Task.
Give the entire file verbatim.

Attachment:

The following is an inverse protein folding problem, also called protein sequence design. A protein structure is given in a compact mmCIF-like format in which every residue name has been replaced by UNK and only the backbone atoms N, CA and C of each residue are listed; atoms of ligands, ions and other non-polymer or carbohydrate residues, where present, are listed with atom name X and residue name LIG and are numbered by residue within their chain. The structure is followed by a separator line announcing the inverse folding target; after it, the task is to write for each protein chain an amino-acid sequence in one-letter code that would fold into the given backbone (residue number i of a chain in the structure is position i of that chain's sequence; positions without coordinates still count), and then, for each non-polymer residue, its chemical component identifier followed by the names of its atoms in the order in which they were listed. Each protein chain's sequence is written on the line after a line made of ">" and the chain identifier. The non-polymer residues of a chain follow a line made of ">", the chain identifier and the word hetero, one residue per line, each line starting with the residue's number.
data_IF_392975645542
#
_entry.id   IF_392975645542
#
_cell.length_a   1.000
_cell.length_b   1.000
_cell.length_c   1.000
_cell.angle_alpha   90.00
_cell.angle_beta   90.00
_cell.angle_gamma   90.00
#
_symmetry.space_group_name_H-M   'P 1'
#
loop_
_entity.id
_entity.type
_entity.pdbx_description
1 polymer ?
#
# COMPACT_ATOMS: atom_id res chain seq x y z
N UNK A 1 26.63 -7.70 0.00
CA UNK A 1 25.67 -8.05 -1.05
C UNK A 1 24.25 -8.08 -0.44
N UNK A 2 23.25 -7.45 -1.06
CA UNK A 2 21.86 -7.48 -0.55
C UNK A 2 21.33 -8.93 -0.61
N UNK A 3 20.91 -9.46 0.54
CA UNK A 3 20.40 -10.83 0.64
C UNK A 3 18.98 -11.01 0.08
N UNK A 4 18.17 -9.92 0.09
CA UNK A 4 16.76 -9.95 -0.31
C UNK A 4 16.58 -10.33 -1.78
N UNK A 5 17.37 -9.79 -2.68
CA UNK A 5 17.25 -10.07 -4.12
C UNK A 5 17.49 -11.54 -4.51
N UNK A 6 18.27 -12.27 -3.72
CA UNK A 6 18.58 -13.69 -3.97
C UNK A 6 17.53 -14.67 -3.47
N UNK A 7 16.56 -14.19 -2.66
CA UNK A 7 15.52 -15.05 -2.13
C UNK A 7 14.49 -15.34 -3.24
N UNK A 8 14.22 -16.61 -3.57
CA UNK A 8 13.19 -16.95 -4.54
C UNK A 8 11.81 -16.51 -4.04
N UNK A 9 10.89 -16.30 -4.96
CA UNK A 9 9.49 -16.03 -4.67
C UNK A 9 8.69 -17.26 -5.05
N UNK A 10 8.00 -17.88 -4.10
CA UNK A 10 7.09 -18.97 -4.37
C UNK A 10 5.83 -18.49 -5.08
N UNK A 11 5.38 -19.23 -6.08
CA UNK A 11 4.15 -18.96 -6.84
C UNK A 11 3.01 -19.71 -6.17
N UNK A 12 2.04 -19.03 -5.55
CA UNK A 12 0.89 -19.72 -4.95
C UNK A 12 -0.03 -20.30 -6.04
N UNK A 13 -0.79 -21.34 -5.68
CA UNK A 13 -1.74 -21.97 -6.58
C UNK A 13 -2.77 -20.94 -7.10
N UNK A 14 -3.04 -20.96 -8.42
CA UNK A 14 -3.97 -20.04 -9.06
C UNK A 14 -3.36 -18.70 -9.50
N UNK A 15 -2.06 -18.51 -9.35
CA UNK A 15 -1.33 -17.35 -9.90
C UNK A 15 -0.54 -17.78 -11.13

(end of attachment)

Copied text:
The following is an inverse protein folding problem, also called protein sequence design. A protein structure is given in a compact mmCIF-like format in which every residue name has been replaced by UNK and only the backbone atoms N, CA and C of each residue are listed; atoms of ligands, ions and other non-polymer or carbohydrate residues, where present, are listed with atom name X and residue name LIG and are numbered by residue within their chain. The structure is followed by a separator line announcing the inverse folding target; after it, the task is to write for each protein chain an amino-acid sequence in one-letter code that would fold into the given backbone (residue number i of a chain in the structure is position i of that chain's sequence; positions without coordinates still count), and then, for each non-polymer residue, its chemical component identifier followed by the names of its atoms in the order in which they were listed. Each protein chain's sequence is written on the line after a line made of ">" and the chain identifier. The non-polymer residues of a chain follow a line made of ">", the chain identifier and the word hetero, one residue per line, each line starting with the residue's number.
data_IF_392975645542
#
_entry.id   IF_392975645542
#
_cell.length_a   1.000
_cell.length_b   1.000
_cell.length_c   1.000
_cell.angle_alpha   90.00
_cell.angle_beta   90.00
_cell.angle_gamma   90.00
#
_symmetry.space_group_name_H-M   'P 1'
#
loop_
_entity.id
_entity.type
_entity.pdbx_description
1 polymer ?
#
# COMPACT_ATOMS: atom_id res chain seq x y z
N UNK A 1 26.63 -7.70 0.00
CA UNK A 1 25.67 -8.05 -1.05
C UNK A 1 24.25 -8.08 -0.44
N UNK A 2 23.25 -7.45 -1.06
CA UNK A 2 21.86 -7.48 -0.55
C UNK A 2 21.33 -8.93 -0.61
N UNK A 3 20.91 -9.46 0.54
CA UNK A 3 20.40 -10.83 0.64
C UNK A 3 18.98 -11.01 0.08
N UNK A 4 18.17 -9.92 0.09
CA UNK A 4 16.76 -9.95 -0.31
C UNK A 4 16.58 -10.33 -1.78
N UNK A 5 17.37 -9.79 -2.68
CA UNK A 5 17.25 -10.07 -4.12
C UNK A 5 17.49 -11.54 -4.51
N UNK A 6 18.27 -12.27 -3.72
CA UNK A 6 18.58 -13.69 -3.97
C UNK A 6 17.53 -14.67 -3.47
N UNK A 7 16.56 -14.19 -2.66
CA UNK A 7 15.52 -15.05 -2.13
C UNK A 7 14.49 -15.34 -3.24
N UNK A 8 14.22 -16.61 -3.57
CA UNK A 8 13.19 -16.95 -4.54
C UNK A 8 11.81 -16.51 -4.04
N UNK A 9 10.89 -16.30 -4.96
CA UNK A 9 9.49 -16.03 -4.67
C UNK A 9 8.69 -17.26 -5.05
N UNK A 10 8.00 -17.88 -4.10
CA UNK A 10 7.09 -18.97 -4.37
C UNK A 10 5.83 -18.49 -5.08
N UNK A 11 5.38 -19.23 -6.08
CA UNK A 11 4.15 -18.96 -6.84
C UNK A 11 3.01 -19.71 -6.17
N UNK A 12 2.04 -19.03 -5.55
CA UNK A 12 0.89 -19.72 -4.95
C UNK A 12 -0.03 -20.30 -6.04
N UNK A 13 -0.79 -21.34 -5.68
CA UNK A 13 -1.74 -21.97 -6.58
C UNK A 13 -2.77 -20.94 -7.10
N UNK A 14 -3.04 -20.96 -8.42
CA UNK A 14 -3.97 -20.04 -9.06
C UNK A 14 -3.36 -18.70 -9.50
N UNK A 15 -2.06 -18.51 -9.35
CA UNK A 15 -1.33 -17.35 -9.90
C UNK A 15 -0.54 -17.78 -11.13